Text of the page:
General equation of an ellipse
If we want to set equation of an ellipse we are going to remind some facts about an ellipse.
Ellipse whose center is matching the origin of the coordinate system, direction of the major axis with the -axis, and the direction of the minor axis with the -axis is defined by the following equation:
Where and are the semi-major and semi-minor axis.
We can say:
“Every ellipse is uniquely defined by its axes and the coordinates of its focuses.”
First, we’ll set ellipse in a coordinate system in a way that the center of the ellipse falls into the origin, that the direction of the major axis falls on the -axis, and minor axis falls on the -axis.
Example 1. Construct an ellipse with equation
From simple comparison of the general equation and the given equation we can see that and . This means that the coordinates of the vertexes are an equation we can see that and . the minor axis with the -axis has .
For the construction we’ll also be needing the linear eccentricity.
What if the equation of the ellipse was set as ?
Now, the major axis will be aligned with -axis and the minor axis with -axis. In that case the focal points of this ellipse are now on the axis.
Example 2. Construct an ellipse with equation .
First thing you notice here is that the center of this ellipse is not in the origin. Finding its center is the same as finding the center of a circle. This means that for the coordinate we observe the square involving the . Since that expression is , the coordinate of the center is (because ). Equivalently, coordinate is . Now that we know the coordinates of its center, we have to mark its axis. In these cases axis will always be aligned with the and axis. After you’re done with drawing the axis, the only thing that is left to do is apply the lengths of axis and finish the sketch.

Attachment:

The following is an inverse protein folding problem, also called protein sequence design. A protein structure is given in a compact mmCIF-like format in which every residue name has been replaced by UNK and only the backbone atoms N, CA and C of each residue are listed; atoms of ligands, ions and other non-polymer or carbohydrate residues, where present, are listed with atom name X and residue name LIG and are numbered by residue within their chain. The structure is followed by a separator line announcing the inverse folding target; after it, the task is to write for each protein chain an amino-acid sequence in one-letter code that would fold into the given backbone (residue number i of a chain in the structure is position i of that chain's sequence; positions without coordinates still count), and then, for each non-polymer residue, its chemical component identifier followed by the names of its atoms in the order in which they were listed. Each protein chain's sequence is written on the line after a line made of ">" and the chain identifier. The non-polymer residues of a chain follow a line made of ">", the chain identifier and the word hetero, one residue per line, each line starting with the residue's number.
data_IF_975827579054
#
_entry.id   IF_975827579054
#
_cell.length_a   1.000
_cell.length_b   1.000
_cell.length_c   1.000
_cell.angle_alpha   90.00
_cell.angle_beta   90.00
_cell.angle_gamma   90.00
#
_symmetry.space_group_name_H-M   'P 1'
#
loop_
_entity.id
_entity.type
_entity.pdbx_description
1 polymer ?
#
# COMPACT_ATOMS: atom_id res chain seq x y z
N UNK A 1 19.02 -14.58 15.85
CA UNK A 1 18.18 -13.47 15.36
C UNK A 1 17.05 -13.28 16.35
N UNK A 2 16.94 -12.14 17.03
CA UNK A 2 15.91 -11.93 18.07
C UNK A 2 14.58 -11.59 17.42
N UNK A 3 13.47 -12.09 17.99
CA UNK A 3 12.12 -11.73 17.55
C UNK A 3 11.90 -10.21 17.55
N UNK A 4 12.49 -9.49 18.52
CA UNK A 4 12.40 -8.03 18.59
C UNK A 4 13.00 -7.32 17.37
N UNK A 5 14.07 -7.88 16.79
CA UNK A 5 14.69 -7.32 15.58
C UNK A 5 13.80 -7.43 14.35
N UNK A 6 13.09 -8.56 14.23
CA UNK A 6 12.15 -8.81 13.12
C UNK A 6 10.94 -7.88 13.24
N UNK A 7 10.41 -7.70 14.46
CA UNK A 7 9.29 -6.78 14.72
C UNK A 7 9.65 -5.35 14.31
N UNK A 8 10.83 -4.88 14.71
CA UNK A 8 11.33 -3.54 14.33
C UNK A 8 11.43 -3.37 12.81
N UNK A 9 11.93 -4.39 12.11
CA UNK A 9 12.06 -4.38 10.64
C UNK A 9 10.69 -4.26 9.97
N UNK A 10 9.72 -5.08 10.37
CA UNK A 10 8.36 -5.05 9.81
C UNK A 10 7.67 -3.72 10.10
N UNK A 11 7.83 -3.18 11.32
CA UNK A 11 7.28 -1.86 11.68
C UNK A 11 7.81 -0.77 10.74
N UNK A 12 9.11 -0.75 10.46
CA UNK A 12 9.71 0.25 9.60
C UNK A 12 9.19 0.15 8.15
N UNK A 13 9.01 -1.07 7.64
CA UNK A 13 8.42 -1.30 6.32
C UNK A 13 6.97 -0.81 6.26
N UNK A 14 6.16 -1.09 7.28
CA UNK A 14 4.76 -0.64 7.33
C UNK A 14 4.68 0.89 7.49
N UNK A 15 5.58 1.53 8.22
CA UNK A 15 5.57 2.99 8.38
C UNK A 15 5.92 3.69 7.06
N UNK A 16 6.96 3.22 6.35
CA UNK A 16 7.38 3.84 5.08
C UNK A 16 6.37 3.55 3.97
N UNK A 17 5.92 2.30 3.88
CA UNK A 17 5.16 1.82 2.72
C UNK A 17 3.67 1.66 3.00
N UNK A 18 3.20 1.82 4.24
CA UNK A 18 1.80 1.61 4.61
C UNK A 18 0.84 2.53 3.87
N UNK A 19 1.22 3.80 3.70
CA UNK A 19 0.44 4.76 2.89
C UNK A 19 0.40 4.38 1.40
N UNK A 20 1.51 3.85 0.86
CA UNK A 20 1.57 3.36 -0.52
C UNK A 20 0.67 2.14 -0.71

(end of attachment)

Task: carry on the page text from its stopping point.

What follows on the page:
For Those Who Want To Learn More:
- Mathematical reasoning
- Graphs of trigonometric functions
- Congruent triangle postulates and right triangle congruence
- Radicals – Basic math operations, simplification,…
- Coordinate plane – The midpoint and distance formula
- Basic trigonometric functions
- Methods of solving trigonometric equations and inequalities